Yoliswa Dube-Moyo, Matabeleland South Bureau Chief
“Intaba yeWest” or “Entabeni yegolide”, the soaring mountain with impervious vegetation along the Gwanda-Beitbridge highway in West Nicholson is not for the faint hearted.
From afar, the mountain looks like any other enormous hunk of land but there, lies mining operations which have over the years sustained livelihoods in the area and beyond.
The mining activities on this mountain are the heartbeat of West Nicholson as artisanal small scale miners registered under the Entabeni Mining Concession use pick and shovel to draw the precious yellow metal from the earth.
The locals however believe the tools of the trade alone are not all one needs to make rich pickings. Besides the agility to walk up the mountain in the sweltering West Nicholson heat, they say one needs a bit of muthi in order to make it.
Many spoke of a traditional healer who could tell how many years any artisanal small scale miner consulting him would be successful at the trade by using a chicken.
They said the healer would throw bits of food at the chicken and the number of bits the chicken would have eaten equals the number of years one would be successful at the game.
Others shared how they were given lucky charms and “spiritual water” to cleanse themselves whenever they go up the mountain.
“Mining is not for everyone. Many have tried to look for gold entabeni but they have failed because they don’t have the charms for it.
I know it’s difficult to believe but a lot of the miners making a killing out of this use muthi,” said Mr Isaac Nare, an elderly man from the area.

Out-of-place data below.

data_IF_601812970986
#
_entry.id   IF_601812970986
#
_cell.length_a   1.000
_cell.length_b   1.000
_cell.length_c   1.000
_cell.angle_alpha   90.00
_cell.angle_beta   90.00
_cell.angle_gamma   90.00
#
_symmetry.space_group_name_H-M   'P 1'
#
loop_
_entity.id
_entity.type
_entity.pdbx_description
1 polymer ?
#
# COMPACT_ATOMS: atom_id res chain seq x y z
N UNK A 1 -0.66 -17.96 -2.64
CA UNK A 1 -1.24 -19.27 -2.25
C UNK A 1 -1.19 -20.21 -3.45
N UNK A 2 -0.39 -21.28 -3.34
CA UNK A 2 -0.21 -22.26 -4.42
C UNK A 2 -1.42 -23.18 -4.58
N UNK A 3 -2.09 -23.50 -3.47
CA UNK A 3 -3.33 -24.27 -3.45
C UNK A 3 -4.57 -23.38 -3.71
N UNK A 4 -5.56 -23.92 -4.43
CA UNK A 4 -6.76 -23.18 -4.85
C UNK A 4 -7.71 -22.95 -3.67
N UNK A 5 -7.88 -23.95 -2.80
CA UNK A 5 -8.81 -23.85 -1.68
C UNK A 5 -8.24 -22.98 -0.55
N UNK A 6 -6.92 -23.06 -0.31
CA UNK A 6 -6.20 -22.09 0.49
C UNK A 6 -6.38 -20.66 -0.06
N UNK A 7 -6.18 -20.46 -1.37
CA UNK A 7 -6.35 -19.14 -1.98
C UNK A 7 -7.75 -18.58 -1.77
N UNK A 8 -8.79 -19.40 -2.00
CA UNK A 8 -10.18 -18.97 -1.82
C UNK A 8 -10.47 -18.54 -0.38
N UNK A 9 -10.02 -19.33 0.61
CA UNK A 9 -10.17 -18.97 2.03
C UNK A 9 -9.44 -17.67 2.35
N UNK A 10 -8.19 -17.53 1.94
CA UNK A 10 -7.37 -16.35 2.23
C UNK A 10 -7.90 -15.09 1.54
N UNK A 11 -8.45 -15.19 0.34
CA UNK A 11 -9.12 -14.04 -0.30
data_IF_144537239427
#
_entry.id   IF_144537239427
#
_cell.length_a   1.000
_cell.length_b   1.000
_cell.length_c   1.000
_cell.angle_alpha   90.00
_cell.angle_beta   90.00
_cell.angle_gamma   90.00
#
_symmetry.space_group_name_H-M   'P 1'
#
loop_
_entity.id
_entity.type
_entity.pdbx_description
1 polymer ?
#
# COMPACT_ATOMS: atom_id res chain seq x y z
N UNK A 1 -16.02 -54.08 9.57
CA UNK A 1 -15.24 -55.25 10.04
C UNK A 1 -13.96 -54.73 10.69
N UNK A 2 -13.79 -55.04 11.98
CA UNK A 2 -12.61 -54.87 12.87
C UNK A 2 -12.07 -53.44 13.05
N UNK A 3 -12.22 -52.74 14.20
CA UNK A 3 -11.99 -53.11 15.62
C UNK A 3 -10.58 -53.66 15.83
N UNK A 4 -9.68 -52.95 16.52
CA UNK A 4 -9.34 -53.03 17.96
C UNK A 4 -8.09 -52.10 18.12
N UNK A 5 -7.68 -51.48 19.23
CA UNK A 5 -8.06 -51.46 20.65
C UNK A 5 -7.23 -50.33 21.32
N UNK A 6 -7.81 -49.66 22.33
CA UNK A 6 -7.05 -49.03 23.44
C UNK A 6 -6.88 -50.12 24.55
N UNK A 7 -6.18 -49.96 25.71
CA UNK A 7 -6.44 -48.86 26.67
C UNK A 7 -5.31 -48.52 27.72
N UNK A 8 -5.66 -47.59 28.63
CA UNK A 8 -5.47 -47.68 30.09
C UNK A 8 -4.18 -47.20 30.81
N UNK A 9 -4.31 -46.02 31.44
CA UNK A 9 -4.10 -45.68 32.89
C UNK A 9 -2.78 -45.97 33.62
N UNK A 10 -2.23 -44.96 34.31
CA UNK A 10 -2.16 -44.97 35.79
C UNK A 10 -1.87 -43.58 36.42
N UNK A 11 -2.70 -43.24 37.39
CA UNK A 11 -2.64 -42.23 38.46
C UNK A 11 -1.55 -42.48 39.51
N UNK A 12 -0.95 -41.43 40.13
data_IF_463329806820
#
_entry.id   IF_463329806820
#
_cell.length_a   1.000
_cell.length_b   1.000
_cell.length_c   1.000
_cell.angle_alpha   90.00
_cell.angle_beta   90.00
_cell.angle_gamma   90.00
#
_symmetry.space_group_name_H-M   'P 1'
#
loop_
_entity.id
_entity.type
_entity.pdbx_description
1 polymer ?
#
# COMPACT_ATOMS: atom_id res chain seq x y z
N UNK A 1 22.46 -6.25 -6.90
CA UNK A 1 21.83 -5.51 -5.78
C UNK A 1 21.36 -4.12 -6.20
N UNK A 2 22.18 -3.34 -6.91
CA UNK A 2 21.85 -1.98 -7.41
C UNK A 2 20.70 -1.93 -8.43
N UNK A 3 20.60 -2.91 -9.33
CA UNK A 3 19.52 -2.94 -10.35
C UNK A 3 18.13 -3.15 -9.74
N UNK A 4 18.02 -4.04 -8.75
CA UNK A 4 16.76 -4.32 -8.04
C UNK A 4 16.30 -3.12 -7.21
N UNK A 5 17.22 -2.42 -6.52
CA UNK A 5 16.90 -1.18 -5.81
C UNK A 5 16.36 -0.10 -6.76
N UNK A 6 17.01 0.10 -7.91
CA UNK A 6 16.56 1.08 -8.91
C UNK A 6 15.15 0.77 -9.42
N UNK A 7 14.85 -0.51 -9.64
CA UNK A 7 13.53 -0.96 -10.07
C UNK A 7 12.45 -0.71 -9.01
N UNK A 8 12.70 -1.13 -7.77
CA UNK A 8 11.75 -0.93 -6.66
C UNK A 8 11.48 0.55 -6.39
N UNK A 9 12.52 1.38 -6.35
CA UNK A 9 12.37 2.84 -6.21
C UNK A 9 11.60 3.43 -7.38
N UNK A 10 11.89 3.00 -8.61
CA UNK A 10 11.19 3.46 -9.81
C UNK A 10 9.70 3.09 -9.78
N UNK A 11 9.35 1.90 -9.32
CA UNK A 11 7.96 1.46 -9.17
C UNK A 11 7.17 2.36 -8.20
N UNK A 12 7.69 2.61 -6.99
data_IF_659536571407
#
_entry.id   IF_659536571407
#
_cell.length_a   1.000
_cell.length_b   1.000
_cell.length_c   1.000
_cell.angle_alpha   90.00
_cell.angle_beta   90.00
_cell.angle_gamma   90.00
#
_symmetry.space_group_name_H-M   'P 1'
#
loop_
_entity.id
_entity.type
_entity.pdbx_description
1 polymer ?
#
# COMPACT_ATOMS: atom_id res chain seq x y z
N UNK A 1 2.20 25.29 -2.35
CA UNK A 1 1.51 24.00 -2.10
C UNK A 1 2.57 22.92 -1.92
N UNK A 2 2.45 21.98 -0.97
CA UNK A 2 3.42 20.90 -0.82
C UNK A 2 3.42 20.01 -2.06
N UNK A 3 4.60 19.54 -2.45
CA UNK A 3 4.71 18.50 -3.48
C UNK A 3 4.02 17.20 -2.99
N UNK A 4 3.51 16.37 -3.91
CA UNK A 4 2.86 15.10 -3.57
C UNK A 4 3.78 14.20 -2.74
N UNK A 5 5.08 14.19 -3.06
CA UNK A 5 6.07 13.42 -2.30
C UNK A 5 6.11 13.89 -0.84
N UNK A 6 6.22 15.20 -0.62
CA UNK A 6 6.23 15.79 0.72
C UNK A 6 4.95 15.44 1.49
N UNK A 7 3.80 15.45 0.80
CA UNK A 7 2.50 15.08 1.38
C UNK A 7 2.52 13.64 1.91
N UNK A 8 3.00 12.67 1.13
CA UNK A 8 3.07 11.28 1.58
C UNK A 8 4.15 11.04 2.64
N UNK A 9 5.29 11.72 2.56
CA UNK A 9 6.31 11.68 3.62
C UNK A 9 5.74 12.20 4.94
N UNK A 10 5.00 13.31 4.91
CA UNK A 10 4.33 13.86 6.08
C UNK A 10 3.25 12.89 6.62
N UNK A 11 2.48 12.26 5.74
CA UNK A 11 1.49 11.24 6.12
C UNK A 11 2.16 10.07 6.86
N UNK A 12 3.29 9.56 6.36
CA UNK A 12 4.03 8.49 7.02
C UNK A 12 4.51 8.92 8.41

He said he has watched as some have lost a lot of money, even cars, while trying to invest in mining. “No matter how hard you try, you’ll keep on digging without luck as long as you don’t have a little something to help you along.
There are some big businesses in Gwanda that have been around and thriving for many years, it’s also believed it is because they have some charms on the side to help them along, everyone knows that,” said Mr Nare. Mr Mengezi Ndlovu, a small-scale miner operating from entabeni said his trade was a game of luck.
“A lot of people have tried to get into gold mining, but very few succeed at it. There are times when I can get gold worth about US$4 500 and other times just US$500 or less. Every day is different, every month is different.
But what I can tell you is that you have to have the knack for it and a bit of luck otherwise you’ll never succeed. A lot of people invest a lot of money in mining, but get nothing out of it and others are always getting rich pickings. It’s luck,” said Mr Ndlovu.
Weighing in on the aspect of luck and business, traditional healer Mr David Nduna Mlilo said good luck “runs in the blood”.
“Good luck runs in your blood, you either have it or you don’t. If you want an additional lucky charm, you can use the roots or barks of trees in water and bathe with the mixture,” he said.